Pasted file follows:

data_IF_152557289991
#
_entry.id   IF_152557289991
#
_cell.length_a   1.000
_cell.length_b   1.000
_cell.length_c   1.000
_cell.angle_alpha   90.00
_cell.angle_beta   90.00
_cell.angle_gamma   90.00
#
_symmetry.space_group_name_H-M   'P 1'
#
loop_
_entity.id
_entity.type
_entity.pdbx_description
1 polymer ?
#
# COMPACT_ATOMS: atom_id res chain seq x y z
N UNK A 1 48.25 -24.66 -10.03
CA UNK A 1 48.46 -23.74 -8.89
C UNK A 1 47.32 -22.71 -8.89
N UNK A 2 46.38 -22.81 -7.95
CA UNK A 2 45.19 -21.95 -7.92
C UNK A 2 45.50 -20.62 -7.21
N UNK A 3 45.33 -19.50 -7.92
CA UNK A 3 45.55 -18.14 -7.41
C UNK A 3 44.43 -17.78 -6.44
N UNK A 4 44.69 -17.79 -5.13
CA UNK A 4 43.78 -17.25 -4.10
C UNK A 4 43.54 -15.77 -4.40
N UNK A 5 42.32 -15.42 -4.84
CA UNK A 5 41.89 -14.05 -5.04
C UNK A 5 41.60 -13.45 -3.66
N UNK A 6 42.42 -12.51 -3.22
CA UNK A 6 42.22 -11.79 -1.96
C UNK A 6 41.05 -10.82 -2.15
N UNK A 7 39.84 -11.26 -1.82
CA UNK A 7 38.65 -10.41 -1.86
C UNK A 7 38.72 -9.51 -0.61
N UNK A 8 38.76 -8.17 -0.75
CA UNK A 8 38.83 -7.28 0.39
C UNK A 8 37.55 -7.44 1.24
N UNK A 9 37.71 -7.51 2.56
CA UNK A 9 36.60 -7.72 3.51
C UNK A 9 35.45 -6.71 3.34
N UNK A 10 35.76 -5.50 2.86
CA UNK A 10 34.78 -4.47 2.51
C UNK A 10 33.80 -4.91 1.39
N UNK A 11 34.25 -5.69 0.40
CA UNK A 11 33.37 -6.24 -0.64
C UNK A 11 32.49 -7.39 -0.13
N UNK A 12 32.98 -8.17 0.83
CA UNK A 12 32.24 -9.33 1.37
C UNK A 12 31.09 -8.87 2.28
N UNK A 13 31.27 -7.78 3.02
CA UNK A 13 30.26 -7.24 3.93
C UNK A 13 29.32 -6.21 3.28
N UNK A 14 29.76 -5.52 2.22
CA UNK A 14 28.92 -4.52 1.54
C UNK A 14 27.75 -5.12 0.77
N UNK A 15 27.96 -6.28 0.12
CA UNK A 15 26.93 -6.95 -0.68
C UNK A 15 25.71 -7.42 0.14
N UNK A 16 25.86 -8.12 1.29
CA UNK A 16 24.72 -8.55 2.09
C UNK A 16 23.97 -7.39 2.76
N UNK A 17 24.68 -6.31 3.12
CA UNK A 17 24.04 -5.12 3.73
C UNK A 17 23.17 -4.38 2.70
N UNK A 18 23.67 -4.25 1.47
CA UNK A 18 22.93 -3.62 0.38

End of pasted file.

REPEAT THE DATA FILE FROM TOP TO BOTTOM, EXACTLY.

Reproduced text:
data_IF_152557289991
#
_entry.id   IF_152557289991
#
_cell.length_a   1.000
_cell.length_b   1.000
_cell.length_c   1.000
_cell.angle_alpha   90.00
_cell.angle_beta   90.00
_cell.angle_gamma   90.00
#
_symmetry.space_group_name_H-M   'P 1'
#
loop_
_entity.id
_entity.type
_entity.pdbx_description
1 polymer ?
#
# COMPACT_ATOMS: atom_id res chain seq x y z
N UNK A 1 48.25 -24.66 -10.03
CA UNK A 1 48.46 -23.74 -8.89
C UNK A 1 47.32 -22.71 -8.89
N UNK A 2 46.38 -22.81 -7.95
CA UNK A 2 45.19 -21.95 -7.92
C UNK A 2 45.50 -20.62 -7.21
N UNK A 3 45.33 -19.50 -7.92
CA UNK A 3 45.55 -18.14 -7.41
C UNK A 3 44.43 -17.78 -6.44
N UNK A 4 44.69 -17.79 -5.13
CA UNK A 4 43.78 -17.25 -4.10
C UNK A 4 43.54 -15.77 -4.40
N UNK A 5 42.32 -15.42 -4.84
CA UNK A 5 41.89 -14.05 -5.04
C UNK A 5 41.60 -13.45 -3.66
N UNK A 6 42.42 -12.51 -3.22
CA UNK A 6 42.22 -11.79 -1.96
C UNK A 6 41.05 -10.82 -2.15
N UNK A 7 39.84 -11.26 -1.82
CA UNK A 7 38.65 -10.41 -1.86
C UNK A 7 38.72 -9.51 -0.61
N UNK A 8 38.76 -8.17 -0.75
CA UNK A 8 38.83 -7.28 0.39
C UNK A 8 37.55 -7.44 1.24
N UNK A 9 37.71 -7.51 2.56
CA UNK A 9 36.60 -7.72 3.51
C UNK A 9 35.45 -6.71 3.34
N UNK A 10 35.76 -5.50 2.86
CA UNK A 10 34.78 -4.47 2.51
C UNK A 10 33.80 -4.91 1.39
N UNK A 11 34.25 -5.69 0.40
CA UNK A 11 33.37 -6.24 -0.64
C UNK A 11 32.49 -7.39 -0.13
N UNK A 12 32.98 -8.17 0.83
CA UNK A 12 32.24 -9.33 1.37
C UNK A 12 31.09 -8.87 2.28
N UNK A 13 31.27 -7.78 3.02
CA UNK A 13 30.26 -7.24 3.93
C UNK A 13 29.32 -6.21 3.28
N UNK A 14 29.76 -5.52 2.22
CA UNK A 14 28.92 -4.52 1.54
C UNK A 14 27.75 -5.12 0.77
N UNK A 15 27.96 -6.28 0.12
CA UNK A 15 26.93 -6.95 -0.68
C UNK A 15 25.71 -7.42 0.14
N UNK A 16 25.86 -8.12 1.29
CA UNK A 16 24.72 -8.55 2.09
C UNK A 16 23.97 -7.39 2.76
N UNK A 17 24.68 -6.31 3.12
CA UNK A 17 24.04 -5.12 3.73
C UNK A 17 23.17 -4.38 2.70
N UNK A 18 23.67 -4.25 1.47
CA UNK A 18 22.93 -3.62 0.38